Tayo Sofeso, a Data Officer within OPEN for Future City | Glasgow, attended the GeoData Conference last month. The event took place at Dynamic Earth in Edinburgh on the 7th of November 2013. Tayo shares with us his reflections from the day.

The journey starts

I set off from Queen Street station in Glasgow and after an hour had arrived. I was astounded by the magnificent edifice, capped by the wonderful scenery. The gorgeous Arthur’s Seat is visible in the background.

The presentations begin

There were ten inspiring speakers, and I am grateful to all those who made this fantastic event happen. Gearóid Ó Riain from Compass Informatics kicked off with his topic, “GIS – Getting Smart & Mobile”. He advocates the use of portable devices (smartphones and tablets) for data capture. These tablets can act as a survey tool with enhanced GIS capabilities. Surveys have revealed that people who own portable devices tend to use them more often than PC’s.


A Road Management Solution, GeoField designed by Sigma Seven can be used by surveyors to enter attributes about the state of the road. A key feature about this device is that it is location enabled. As you drive along the road, you use a grading system to allocate scores based on the different components of the road, all with the tablet device. There might be questions which will arise from deploying such technique but specialist training is provided to carry out these exercises.

Gearóid went on to speak about Ubipix, an online tool for aggregating and publishing geomedia content. His presentation argued that location-based applications on smartphones made GIS capture and manageability so easy that it was worth every geospatial information professional investing in it.

Measure and map

Christopher McGregor from Historic Scotland was up next and his message was about projects undertaken as part of the Scottish ten projects. His team have surveyed heritage centres across the world, The enhanced level of detail the scanners capture is remarkable. The potential benefits which will arise from this technology are vast and insight into what they do can be seen here.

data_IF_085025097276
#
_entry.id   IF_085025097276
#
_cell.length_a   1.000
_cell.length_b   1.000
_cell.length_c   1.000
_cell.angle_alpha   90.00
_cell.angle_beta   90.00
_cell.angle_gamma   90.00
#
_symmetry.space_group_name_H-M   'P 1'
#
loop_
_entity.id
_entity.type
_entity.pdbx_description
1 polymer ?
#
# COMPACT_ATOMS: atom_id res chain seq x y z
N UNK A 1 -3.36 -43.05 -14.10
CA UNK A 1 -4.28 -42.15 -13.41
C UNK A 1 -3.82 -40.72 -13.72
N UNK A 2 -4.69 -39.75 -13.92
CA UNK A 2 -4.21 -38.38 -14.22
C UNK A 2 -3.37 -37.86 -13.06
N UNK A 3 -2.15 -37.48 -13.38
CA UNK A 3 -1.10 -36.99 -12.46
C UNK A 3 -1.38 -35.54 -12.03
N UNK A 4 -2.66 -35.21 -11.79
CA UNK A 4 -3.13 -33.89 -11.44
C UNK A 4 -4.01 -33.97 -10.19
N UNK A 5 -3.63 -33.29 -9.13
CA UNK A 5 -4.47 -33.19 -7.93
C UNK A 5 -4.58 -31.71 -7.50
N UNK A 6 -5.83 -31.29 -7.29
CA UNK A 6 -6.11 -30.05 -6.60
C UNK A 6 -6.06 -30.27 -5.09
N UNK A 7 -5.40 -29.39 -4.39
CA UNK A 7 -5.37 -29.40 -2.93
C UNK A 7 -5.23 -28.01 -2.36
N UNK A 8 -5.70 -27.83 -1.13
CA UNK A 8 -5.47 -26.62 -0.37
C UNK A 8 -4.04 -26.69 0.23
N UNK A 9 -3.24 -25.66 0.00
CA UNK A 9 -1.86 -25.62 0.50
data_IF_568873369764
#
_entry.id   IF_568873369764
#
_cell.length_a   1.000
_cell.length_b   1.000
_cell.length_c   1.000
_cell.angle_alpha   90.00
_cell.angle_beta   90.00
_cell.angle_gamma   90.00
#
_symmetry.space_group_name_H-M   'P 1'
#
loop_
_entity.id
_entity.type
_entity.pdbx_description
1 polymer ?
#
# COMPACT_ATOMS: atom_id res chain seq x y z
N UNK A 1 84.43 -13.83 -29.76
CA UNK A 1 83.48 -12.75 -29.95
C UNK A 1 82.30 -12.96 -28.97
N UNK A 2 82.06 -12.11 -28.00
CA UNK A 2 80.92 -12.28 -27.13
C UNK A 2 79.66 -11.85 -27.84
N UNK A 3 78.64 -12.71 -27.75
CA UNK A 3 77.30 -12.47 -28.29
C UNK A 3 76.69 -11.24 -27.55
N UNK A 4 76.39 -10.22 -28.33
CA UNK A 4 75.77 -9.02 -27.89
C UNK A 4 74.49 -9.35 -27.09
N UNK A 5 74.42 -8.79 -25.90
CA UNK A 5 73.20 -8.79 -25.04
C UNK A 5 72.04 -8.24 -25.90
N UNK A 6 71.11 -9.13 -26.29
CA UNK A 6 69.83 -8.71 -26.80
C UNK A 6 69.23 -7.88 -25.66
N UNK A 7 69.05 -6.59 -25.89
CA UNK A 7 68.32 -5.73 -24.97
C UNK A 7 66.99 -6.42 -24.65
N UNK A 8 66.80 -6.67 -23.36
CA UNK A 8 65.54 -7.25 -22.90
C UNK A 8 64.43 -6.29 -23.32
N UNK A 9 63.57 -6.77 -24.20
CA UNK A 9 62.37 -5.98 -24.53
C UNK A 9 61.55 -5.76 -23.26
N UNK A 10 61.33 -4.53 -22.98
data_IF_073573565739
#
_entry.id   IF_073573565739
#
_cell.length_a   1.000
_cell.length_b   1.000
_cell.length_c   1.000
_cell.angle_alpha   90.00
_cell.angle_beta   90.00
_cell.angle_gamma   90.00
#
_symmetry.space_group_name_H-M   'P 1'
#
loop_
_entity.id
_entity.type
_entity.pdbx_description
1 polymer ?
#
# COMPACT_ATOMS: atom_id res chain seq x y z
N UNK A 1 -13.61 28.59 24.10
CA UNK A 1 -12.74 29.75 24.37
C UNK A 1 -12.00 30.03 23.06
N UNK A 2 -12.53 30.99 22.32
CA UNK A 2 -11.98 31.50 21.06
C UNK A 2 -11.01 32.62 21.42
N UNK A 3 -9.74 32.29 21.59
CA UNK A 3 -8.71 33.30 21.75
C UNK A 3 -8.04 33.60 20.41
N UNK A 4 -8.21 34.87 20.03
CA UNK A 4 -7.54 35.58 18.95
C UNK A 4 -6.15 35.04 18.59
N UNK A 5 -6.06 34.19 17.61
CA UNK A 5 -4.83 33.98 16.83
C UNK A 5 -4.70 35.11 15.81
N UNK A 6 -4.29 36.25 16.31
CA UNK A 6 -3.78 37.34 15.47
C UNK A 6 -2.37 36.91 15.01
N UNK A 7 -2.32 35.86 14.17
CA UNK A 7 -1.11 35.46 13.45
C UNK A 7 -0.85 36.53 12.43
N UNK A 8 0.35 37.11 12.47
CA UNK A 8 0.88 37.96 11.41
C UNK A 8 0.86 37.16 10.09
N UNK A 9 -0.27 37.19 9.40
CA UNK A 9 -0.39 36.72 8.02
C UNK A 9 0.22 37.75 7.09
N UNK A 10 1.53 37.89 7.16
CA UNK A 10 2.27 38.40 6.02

Map and manage

Neil Featonby of HERE, formerly Ovi Maps (2007–2011) then Nokia Maps (2011–2012), was the next speaker. He spoke about designing custom maps and answering geo-location based questions such as: where is the Brazilian community living in Glasgow? We were told of continuous provision of precision maps by HERE for the purpose of navigation in vehicles and there is a partnership with major car manufacturers, which use their service. A great deal of work goes in the background: about 2.7 million changes are made to the map per day to ensure accuracy of the addresses. Members of the public can help by informing them of any changes to postcodes or addresses that they discover when using their maps.

Old dogs know the best tricks

Mike Ashworth from British Cartographic Society took us back to the fundamentals of map making by highlighting the basic concepts considered by all good cartographers. The 21st century may have provided groundbreaking technology in the world of GIS, but some concepts never change. A useful map should tell a story and possess good, distinct properties in terms of its purpose, scale, symbology and generalisation.

My expectations were surpassed and all the talks were inspiring. I recommend every professional in their distinct field should make time to attend lectures. It expands your horizons to ground breaking technologies and research in your area of expertise.